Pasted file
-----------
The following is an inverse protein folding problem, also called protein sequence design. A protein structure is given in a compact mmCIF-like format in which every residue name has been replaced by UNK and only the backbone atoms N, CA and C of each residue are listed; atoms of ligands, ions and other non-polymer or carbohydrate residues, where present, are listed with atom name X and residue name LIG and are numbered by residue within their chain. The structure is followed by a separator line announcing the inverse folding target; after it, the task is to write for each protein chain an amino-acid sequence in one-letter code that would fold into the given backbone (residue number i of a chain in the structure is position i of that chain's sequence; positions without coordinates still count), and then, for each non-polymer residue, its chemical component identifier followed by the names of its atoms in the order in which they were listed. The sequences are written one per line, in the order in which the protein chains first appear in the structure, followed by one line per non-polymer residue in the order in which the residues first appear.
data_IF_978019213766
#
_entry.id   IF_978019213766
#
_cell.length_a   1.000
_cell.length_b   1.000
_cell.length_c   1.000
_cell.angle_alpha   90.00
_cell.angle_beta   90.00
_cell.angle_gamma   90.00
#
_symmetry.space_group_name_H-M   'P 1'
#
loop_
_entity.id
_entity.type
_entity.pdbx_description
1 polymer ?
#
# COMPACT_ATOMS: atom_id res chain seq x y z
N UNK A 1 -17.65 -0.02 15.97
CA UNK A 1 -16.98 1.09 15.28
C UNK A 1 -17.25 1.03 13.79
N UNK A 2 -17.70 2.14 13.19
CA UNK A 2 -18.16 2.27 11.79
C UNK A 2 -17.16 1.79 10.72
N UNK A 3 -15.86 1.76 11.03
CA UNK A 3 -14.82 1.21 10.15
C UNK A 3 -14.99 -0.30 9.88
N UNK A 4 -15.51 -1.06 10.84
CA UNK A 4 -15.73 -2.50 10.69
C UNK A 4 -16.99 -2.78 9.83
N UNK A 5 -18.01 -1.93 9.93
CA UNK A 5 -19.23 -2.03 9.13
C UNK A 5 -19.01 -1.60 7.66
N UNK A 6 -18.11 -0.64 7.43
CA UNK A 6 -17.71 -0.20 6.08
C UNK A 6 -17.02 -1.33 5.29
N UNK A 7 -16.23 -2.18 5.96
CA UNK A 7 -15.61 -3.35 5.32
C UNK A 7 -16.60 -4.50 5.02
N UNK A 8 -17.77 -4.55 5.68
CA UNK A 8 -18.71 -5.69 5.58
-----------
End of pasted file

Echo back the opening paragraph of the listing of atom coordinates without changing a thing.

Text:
The following is an inverse protein folding problem, also called protein sequence design. A protein structure is given in a compact mmCIF-like format in which every residue name has been replaced by UNK and only the backbone atoms N, CA and C of each residue are listed; atoms of ligands, ions and other non-polymer or carbohydrate residues, where present, are listed with atom name X and residue name LIG and are numbered by residue within their chain. The structure is followed by a separator line announcing the inverse folding target; after it, the task is to write for each protein chain an amino-acid sequence in one-letter code that would fold into the given backbone (residue number i of a chain in the structure is position i of that chain's sequence; positions without coordinates still count), and then, for each non-polymer residue, its chemical component identifier followed by the names of its atoms in the order in which they were listed. The sequences are written one per line, in the order in which the protein chains first appear in the structure, followed by one line per non-polymer residue in the order in which the residues first appear.